by Brian Solis

The media darling isn’t such a darling these days. After the Facebook Beacon story hit new lows, press, bloggers, and users of the social network are ganging up to cast stones, call for reform, and also find reasons to “poke” Facebook.

There’s a bigger pile-on that’s brewing which is going to put the startup through a rigorous trial in the court of public opinion. Beacon, privacy, ridiculous investments which bolster a controversial valuation, the upcoming ConnectU trial, among other stories soon to develop are going to fuel the fire.

Most recently, 02138 published “Poking Facebook,” which is by far, the most in-depth article to date that thoroughly examines everything Facebook and Mark Zuckerberg. In fact the Harvard U magazine article reads more like an expose rather than a feature story.

The magazine is also hosting court documents related to the developing story on ConnectU vs. Facebook.

According to Kara Swisher, a judge in Massachusetts denied a request by Facebook to take down certain confidential court documents available at 01238.

It wasn’t enough that the preceding weeks publicly called for Facebook to reverse its policy on Beacon, which forced the company to leak that it was reviewing the program (and since has).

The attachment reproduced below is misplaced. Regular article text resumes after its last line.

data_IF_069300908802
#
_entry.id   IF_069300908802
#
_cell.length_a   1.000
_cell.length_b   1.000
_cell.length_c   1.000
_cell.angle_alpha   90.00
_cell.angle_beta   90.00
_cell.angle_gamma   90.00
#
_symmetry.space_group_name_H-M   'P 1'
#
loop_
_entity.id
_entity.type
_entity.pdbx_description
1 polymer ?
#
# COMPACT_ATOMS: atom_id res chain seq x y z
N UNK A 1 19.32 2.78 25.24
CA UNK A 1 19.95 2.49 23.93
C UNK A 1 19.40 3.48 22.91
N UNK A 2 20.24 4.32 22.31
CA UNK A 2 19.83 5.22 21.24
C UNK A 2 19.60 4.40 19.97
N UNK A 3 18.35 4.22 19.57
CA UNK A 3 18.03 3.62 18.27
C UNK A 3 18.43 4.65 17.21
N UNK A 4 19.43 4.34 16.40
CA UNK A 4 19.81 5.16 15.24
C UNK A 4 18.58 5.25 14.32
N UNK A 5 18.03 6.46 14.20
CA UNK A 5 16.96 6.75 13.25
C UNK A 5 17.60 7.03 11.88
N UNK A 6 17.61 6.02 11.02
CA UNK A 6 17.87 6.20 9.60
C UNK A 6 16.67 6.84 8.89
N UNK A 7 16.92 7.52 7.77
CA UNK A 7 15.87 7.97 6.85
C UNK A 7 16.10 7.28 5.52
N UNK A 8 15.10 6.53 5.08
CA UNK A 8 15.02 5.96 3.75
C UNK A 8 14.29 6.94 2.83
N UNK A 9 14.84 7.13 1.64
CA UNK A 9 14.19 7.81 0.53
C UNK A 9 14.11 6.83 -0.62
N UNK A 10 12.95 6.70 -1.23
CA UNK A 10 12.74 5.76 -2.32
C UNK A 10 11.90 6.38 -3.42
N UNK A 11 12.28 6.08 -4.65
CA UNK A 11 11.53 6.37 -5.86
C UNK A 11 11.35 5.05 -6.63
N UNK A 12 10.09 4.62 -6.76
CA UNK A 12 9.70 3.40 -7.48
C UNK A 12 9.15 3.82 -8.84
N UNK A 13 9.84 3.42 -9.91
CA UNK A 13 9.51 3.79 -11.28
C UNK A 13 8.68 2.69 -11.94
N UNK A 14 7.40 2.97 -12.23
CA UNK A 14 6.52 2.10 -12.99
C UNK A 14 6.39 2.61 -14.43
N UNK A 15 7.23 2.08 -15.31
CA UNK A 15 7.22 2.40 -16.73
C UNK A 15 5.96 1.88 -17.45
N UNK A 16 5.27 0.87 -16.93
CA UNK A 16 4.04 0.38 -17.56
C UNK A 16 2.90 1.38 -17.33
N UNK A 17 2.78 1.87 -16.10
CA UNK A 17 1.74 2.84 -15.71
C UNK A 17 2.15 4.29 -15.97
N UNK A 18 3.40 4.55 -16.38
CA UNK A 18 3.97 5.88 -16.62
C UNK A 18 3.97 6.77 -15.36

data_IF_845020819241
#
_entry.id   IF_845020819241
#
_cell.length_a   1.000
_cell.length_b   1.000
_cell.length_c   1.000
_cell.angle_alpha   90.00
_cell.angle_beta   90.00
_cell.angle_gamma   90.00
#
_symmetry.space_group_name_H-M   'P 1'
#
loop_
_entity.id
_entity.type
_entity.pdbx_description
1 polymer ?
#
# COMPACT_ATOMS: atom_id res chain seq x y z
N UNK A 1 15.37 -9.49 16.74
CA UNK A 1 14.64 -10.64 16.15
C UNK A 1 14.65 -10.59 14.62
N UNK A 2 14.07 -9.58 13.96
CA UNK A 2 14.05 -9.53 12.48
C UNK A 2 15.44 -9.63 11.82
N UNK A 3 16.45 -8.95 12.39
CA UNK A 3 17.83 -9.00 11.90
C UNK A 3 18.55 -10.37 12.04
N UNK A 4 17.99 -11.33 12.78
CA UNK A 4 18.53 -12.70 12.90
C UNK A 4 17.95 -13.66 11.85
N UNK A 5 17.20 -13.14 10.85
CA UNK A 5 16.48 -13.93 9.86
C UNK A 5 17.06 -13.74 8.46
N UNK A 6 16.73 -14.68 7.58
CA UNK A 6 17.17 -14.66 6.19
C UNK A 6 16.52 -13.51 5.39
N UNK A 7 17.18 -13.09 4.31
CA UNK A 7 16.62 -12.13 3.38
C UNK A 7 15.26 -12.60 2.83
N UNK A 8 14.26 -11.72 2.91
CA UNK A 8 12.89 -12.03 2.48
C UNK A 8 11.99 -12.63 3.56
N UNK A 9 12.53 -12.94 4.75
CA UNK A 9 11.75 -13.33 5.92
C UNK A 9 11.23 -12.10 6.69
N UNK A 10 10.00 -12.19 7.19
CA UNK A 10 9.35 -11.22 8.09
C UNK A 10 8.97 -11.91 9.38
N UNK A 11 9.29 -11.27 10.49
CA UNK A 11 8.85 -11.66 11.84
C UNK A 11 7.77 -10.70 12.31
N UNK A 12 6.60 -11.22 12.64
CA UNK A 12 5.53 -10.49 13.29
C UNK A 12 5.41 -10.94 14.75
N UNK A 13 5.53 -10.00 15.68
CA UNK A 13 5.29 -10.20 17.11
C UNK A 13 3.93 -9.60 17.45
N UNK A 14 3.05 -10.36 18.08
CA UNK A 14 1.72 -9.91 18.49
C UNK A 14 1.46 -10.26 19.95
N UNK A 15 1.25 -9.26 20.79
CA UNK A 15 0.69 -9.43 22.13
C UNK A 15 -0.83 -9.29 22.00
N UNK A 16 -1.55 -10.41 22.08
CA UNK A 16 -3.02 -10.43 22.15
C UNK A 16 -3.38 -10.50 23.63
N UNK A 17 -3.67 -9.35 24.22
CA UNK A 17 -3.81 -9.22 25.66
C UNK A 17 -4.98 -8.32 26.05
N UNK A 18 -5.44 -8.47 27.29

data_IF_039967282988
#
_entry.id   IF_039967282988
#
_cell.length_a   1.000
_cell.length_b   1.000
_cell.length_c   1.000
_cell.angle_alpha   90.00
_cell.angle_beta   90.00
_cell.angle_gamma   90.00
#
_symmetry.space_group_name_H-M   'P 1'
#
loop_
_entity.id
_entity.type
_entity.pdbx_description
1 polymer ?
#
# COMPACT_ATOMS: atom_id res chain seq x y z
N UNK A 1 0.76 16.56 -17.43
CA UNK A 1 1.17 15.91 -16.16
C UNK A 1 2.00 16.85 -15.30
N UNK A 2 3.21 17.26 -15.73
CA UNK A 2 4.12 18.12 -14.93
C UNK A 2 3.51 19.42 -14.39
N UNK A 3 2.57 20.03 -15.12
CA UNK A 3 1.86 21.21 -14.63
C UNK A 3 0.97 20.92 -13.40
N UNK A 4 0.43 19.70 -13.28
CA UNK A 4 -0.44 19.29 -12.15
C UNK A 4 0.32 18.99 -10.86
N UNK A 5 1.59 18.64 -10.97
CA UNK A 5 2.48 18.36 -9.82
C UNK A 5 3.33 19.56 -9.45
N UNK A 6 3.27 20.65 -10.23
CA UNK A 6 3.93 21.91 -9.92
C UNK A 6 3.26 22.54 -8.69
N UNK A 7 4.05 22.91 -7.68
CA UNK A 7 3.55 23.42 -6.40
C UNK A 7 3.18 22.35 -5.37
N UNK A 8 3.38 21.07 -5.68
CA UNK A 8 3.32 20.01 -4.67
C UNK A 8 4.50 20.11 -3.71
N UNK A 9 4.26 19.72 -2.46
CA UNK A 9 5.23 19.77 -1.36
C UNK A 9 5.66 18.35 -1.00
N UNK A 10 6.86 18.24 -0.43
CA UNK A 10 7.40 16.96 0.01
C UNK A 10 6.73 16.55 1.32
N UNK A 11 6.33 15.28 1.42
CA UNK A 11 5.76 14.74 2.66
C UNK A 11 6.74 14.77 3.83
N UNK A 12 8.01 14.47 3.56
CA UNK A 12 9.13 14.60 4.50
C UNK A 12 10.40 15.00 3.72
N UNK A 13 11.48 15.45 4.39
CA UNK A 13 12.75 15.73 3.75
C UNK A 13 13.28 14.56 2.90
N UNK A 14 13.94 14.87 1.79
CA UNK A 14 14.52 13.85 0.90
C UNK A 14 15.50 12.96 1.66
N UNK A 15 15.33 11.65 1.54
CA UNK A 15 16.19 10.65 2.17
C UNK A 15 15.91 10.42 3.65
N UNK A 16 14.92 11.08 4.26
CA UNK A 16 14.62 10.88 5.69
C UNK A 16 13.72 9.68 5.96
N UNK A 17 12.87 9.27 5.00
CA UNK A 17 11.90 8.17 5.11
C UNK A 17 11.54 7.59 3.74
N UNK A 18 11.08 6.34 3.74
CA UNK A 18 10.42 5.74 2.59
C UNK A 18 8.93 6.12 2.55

When The New York Times reported that Coca Cola wasn’t going to sip Facebook’s Beacon, it started another whirlwind series of speculation and assessment. Now there are reports everywhere that companies and users feel that they were lied to regarding the company’s Beacon program.

The New York Time’s Louise Story observed, “I was surprised then when I saw the first version of Beacon, because it automatically sent your friends information on your purchases on participating sites, unless you acted to prevent it. It was an opt-out program.”

In the story, Carol Kruse, Coke’s vice president of global interactive marketing, commented, “I, like you, certainly understood that it would be opt-in. That’s what I heard before as well as what I heard on the 6th.”

All of this on the heels that Facebook is raking in investments hat fortify its lofty $15 billion valuation, and reports are, that they’re not done fund raising.

The next few months will be particularly decisive for Facebook and its still bright future. It’s going to come down to whether or not Mark Zuckerberg is or isn’t the next Bill Gates. The only way we’ll know will be rooted in the decisions and statement he makes about the company’s immediate intentions, policies, and direction for growth and his ability to learn from mistakes.

On a side note, if you’d like to join in on the story of who really invented Facebook, visit We all know it was really you anyway…

Connect on Twitter, Jaiku, Pownce or Facebook.

About the Author:

Brian Solis

Brian Solis is principal at Altimeter Group, a research-based advisory firm. Solis is globally recognized as one of the most prominent thought leaders and published authors in new media. A digital analyst, sociologist, and futurist, Solis has studied and influenced the effects of emerging media on business, marketing, publishing, and culture. His current book, Engage, is regarded as the industry reference guide for businesses to build and measure success in the social web.

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